Human rights in Croatia in 2020 overview: People live without electricity and water during the pandemic!

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Human Rights House Zagreb held the Annual Conference on Human Rights and presented the report “Human Rights in Croatia: Review of the Situation in 2020” which contains an overview of the most important problems, challenges and open issues that negatively affected protection and promotion last year. human rights in Croatia.

 

Last year was marked by the COVID-19 epidemic and earthquakes in Zagreb and Sisak-Moslavina County. The great material damage due to the consequences of the earthquake was immediately visible, while the consequences for human rights, especially socio-economic ones, will be felt for years to come.

Problems due to epidemics and earthquakes are even more pronounced

Croatia welcomed the end of 2020 without a basic public policy in the field of human rights, and the long-standing negative trends in certain areas of human rights during the epidemic and earthquake became even more pronounced – from protection from domestic violence, access to justice, media freedom to the realization of the right to health, the right to a home and adequate living conditions, and the right to work.

 

Even before the crisis, citizens’ trust in institutions was low, and last year indicated the state’s unwillingness to function in crises. During 2020, the limitations of human rights were marked by measures restricting the rights adopted to protect public health and in response to the spread of the epidemic. In Croatia and other countries, movements were restricted, public gatherings were banned, shops and restaurants were closed, compulsory self-isolation was introduced, masks were worn, and other restrictive measures changed people’s daily lives. Although citizens initially expressed confidence in the National Staff, over time, citizens began to question the mandate of the National Staff and the measures it brings.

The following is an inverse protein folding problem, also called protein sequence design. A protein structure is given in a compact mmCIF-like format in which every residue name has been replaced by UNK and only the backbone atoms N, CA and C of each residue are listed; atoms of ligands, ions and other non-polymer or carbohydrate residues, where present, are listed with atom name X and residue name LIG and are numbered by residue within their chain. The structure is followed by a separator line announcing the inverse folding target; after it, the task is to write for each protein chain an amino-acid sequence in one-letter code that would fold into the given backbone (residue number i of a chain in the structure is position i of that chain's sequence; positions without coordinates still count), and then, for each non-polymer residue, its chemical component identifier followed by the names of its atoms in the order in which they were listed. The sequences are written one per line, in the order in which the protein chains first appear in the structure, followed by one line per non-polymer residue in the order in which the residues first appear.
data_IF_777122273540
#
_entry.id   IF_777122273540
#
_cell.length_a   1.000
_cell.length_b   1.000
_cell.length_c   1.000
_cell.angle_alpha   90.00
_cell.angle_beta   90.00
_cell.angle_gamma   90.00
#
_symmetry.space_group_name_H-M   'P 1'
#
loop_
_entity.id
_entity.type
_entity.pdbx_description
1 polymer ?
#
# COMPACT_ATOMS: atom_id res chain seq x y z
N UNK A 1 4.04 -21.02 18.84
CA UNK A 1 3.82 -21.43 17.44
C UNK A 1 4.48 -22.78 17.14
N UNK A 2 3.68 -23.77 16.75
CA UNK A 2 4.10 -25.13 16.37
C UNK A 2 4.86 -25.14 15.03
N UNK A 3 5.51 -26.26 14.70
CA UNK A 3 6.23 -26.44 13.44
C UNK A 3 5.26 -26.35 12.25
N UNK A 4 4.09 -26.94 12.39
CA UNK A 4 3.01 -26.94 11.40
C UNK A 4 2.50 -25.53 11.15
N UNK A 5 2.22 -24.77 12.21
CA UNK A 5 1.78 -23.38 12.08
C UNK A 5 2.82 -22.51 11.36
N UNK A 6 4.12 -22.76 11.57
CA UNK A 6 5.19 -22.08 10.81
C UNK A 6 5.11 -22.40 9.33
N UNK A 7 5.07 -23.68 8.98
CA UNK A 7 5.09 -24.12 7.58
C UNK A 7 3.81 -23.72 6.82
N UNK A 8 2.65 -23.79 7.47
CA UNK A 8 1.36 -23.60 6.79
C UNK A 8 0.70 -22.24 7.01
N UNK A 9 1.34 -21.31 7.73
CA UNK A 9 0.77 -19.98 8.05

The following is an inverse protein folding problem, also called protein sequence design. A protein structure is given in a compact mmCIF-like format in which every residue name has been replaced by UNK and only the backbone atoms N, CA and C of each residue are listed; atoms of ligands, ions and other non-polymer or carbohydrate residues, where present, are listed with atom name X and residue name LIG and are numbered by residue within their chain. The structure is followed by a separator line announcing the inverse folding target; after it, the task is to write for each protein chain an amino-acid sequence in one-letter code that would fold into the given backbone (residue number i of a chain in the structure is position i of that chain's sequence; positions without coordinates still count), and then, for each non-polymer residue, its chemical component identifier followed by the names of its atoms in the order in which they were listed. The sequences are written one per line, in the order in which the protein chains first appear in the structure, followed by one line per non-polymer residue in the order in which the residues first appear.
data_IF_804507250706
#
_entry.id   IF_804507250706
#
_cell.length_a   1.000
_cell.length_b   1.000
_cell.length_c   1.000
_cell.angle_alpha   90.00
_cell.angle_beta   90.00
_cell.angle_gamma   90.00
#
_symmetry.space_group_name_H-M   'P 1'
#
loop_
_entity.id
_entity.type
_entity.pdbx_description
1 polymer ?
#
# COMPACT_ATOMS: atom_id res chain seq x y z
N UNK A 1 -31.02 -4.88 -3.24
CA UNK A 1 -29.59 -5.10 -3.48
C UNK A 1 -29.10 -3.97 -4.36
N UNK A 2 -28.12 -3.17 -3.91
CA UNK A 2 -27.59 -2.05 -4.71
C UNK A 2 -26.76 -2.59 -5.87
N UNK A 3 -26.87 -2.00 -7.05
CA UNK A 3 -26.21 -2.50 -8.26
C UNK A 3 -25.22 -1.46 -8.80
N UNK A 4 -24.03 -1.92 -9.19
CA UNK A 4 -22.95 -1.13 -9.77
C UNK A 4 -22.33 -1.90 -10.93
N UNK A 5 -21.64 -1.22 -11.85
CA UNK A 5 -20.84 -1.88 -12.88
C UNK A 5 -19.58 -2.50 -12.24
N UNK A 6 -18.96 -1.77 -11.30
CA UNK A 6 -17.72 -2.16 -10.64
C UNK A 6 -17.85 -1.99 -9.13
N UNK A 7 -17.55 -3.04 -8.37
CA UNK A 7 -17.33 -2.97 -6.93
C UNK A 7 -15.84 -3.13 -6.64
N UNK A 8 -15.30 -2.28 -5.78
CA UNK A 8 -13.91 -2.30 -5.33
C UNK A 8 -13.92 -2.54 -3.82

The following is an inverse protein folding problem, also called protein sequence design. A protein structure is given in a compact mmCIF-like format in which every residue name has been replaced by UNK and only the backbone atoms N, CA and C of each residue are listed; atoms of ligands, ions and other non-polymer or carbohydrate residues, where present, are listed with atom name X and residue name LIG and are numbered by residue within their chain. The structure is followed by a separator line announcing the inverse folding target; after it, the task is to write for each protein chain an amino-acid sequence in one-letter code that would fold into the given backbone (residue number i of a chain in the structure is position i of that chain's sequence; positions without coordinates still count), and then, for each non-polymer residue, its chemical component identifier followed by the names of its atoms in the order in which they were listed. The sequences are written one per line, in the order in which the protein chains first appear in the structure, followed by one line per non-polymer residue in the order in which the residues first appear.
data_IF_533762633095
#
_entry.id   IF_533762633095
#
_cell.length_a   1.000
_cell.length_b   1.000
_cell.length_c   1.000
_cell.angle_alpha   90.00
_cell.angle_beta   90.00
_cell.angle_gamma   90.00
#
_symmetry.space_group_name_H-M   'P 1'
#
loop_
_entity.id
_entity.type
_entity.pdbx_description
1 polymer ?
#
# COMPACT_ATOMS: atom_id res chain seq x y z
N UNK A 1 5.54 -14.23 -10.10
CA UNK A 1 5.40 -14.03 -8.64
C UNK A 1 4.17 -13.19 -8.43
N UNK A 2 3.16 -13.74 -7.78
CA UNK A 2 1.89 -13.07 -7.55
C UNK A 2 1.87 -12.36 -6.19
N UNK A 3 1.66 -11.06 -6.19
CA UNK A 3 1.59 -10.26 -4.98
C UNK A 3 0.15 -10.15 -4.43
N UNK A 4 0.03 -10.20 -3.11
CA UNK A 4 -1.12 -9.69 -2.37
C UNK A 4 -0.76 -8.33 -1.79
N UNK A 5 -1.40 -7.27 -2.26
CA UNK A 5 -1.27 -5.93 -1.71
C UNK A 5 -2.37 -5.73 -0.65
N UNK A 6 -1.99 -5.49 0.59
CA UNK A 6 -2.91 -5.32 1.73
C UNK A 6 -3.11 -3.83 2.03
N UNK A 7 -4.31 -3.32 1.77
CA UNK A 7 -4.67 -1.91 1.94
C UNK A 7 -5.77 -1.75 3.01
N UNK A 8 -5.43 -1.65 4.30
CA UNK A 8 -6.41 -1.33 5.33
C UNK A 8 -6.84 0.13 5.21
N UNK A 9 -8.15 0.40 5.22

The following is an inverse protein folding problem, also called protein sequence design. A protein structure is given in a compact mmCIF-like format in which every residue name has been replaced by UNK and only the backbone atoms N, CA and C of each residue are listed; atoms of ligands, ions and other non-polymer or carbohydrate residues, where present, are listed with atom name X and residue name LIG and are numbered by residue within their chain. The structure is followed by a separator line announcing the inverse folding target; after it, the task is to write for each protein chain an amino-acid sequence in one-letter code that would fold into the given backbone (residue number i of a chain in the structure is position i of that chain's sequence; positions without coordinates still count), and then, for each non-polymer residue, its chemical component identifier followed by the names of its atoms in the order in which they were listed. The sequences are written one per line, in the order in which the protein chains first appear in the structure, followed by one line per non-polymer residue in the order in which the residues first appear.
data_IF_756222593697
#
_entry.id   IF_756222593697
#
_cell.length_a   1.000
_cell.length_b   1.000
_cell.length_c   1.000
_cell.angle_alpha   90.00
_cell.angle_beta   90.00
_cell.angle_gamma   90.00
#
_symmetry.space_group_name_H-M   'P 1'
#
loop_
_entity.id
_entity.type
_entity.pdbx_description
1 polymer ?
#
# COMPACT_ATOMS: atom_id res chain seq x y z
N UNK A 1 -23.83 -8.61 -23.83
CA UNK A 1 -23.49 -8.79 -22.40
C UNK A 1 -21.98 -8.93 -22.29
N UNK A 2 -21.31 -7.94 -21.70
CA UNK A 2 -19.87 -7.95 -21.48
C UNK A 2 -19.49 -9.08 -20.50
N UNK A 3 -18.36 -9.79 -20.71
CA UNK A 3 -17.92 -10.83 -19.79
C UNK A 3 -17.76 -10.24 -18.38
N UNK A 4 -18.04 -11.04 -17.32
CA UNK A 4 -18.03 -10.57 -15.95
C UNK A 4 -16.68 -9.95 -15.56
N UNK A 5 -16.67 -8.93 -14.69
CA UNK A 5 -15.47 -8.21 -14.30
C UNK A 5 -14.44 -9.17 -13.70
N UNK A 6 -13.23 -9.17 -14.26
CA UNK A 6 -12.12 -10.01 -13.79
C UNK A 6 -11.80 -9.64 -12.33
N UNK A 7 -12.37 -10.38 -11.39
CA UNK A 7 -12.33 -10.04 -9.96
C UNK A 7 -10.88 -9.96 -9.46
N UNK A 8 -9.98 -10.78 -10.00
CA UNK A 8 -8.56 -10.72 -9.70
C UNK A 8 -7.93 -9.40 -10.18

As part of the first part of the conference, two-panel discussions were held. The introductory conversation was attended by Boris Milošević, Deputy Prime Minister for Social Affairs and Human Rights, and Tena Šimonović Einwalter, Ombudsman.

The Ombudsman, Tena Šimonović Einwalter, noted that the resurgence of COVID-19 patients, both in Croatia and in Europe, indicates that the pandemic is far from over and that there are still many challenges ahead. In the past year, according to the Ombudsman, the focus of citizens was largely on the right to health and the right to work.

“The right to health is an area that had several complaints even before the crisis, and the coronavirus epidemic only revealed existing problems and brought new ones: availability of health services, how to reach a general practitioner, problems of chronic patients left without therapy, at the beginning of the epidemic problems of lack of protective masks, disinfectants, now the issue of vaccination, etc. Citizens are also focused on their right to work and unpreparedness of the system to crisis conditions, especially the public sector, lack of protective equipment, transport, work from home and distinction between public and private “, Ombudsman, pointed out at the conference.